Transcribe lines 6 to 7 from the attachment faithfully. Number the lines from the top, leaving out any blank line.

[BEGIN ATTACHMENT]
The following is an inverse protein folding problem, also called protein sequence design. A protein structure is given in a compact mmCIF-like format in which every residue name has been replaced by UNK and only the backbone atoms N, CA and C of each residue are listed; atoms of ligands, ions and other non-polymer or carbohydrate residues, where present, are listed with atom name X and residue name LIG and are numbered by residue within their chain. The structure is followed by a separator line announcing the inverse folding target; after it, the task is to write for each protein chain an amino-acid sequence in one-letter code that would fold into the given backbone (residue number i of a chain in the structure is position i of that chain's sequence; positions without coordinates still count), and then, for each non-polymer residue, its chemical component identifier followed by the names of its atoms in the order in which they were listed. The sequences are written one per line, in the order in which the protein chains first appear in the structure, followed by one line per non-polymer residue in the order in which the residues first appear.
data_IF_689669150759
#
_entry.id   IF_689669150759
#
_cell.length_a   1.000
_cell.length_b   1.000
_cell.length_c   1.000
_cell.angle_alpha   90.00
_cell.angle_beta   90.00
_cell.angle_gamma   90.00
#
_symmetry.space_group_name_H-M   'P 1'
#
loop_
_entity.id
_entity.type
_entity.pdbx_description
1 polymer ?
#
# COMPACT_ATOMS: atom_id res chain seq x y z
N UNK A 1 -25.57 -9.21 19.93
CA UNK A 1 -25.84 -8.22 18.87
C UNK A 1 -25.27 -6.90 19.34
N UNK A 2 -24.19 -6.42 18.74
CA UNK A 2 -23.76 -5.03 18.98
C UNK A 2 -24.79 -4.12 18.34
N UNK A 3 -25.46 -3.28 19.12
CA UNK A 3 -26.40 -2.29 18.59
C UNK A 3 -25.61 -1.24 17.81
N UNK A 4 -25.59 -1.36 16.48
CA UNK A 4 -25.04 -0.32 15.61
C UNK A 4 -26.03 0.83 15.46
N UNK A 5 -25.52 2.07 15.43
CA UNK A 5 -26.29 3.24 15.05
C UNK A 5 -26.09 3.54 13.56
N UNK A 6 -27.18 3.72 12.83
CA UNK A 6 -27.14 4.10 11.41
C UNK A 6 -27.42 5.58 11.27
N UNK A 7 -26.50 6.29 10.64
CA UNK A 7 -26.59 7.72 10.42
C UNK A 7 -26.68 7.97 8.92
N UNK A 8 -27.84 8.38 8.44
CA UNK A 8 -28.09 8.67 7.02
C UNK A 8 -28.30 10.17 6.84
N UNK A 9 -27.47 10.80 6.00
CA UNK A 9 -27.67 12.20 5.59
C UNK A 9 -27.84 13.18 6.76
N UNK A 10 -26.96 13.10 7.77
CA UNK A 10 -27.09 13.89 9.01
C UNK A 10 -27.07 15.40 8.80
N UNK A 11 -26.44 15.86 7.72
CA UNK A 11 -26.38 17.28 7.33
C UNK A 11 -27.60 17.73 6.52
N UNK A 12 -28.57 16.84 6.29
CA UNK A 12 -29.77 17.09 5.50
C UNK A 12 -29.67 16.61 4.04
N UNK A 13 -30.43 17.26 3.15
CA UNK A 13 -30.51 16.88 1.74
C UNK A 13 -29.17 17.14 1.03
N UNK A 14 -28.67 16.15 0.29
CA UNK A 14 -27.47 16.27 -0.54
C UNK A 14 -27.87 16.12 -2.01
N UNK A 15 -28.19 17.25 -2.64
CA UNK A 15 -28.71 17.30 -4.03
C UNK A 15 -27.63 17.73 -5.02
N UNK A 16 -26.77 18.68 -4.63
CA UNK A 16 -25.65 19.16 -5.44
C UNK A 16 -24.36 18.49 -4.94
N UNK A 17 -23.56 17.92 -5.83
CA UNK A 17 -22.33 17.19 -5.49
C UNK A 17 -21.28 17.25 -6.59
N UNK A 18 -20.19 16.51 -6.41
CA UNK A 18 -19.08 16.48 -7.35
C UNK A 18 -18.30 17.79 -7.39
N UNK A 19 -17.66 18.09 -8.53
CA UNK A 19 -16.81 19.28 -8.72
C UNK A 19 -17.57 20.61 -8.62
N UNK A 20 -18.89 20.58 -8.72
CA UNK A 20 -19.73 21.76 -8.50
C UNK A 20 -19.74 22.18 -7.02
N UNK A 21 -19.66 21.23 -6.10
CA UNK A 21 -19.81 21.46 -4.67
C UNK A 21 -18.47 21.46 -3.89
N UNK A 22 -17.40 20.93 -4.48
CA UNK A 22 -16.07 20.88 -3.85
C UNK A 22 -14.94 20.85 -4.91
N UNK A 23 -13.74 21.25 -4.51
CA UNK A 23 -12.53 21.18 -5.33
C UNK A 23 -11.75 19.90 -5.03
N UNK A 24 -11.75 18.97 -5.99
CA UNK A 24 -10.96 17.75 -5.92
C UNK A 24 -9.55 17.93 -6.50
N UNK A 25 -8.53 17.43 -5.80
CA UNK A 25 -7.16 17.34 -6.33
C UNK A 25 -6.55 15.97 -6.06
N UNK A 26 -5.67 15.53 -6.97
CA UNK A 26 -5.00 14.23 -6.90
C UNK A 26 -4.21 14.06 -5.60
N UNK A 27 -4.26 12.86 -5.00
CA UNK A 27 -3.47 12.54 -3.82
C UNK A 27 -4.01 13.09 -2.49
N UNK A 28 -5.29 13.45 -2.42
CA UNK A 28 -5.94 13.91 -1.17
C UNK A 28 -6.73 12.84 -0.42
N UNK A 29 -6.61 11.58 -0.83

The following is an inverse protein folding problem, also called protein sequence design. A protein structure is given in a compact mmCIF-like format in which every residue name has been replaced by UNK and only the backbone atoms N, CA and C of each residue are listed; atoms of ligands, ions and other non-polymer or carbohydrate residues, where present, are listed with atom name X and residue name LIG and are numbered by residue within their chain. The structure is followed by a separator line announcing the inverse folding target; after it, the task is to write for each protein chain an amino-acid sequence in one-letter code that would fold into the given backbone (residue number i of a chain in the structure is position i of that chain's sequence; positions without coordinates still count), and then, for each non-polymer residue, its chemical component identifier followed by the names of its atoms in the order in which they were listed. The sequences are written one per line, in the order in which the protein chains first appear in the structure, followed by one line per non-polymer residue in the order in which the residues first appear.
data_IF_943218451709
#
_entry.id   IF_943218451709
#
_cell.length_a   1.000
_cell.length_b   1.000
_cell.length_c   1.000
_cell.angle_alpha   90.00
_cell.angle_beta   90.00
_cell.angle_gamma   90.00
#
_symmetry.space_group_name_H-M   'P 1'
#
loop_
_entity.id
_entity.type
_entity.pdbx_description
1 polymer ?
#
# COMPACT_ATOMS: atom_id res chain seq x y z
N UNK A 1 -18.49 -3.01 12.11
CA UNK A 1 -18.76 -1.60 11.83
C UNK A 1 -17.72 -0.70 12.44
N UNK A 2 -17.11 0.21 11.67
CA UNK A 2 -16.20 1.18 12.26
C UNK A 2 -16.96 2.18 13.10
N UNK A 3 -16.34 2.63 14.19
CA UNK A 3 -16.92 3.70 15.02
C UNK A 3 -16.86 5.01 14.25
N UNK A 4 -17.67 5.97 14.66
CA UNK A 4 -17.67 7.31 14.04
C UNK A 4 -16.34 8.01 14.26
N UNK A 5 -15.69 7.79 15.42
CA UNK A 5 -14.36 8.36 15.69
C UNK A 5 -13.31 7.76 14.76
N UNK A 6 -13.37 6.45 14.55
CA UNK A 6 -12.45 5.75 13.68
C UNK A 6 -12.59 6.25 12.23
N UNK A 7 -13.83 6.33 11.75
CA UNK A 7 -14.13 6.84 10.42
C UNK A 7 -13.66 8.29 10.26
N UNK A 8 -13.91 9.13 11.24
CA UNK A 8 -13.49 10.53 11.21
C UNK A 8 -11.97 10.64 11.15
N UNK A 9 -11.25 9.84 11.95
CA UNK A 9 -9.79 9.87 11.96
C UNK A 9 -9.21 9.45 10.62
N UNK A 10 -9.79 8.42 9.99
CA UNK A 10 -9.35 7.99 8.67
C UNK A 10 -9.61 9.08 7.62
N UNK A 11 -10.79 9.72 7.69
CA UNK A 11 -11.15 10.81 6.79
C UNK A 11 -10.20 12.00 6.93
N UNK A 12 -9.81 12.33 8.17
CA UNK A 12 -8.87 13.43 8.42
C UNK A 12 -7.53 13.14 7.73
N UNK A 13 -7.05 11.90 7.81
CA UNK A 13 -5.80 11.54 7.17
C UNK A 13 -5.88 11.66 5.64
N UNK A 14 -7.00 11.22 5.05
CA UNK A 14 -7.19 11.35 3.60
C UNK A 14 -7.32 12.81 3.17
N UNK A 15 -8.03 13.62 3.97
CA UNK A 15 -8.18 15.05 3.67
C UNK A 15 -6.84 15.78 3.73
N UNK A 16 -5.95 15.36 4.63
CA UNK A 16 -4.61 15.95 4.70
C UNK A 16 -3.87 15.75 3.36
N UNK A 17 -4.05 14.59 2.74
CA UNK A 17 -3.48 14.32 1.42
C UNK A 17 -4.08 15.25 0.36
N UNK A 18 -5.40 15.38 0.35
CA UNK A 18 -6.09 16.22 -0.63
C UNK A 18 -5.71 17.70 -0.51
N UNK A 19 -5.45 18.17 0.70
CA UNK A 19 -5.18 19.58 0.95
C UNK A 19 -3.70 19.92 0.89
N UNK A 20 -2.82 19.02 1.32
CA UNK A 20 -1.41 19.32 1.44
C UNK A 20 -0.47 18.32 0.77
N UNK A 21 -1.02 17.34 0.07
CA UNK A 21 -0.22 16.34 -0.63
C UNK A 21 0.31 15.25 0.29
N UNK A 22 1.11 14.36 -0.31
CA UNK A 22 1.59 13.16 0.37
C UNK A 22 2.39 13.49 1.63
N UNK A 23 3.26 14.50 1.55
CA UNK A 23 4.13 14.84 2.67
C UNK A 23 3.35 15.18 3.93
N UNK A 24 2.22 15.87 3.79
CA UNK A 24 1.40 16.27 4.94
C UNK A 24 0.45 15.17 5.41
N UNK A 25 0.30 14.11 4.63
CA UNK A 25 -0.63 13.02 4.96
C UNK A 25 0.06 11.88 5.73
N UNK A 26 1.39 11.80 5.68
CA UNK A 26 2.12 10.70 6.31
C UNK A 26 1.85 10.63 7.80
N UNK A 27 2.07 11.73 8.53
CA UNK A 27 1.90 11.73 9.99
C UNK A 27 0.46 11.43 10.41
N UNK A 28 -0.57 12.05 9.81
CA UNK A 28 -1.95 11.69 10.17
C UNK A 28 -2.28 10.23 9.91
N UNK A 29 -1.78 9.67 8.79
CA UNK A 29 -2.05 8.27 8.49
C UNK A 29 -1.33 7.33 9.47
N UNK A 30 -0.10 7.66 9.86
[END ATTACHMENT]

_cell.length_a   1.000
_cell.length_b   1.000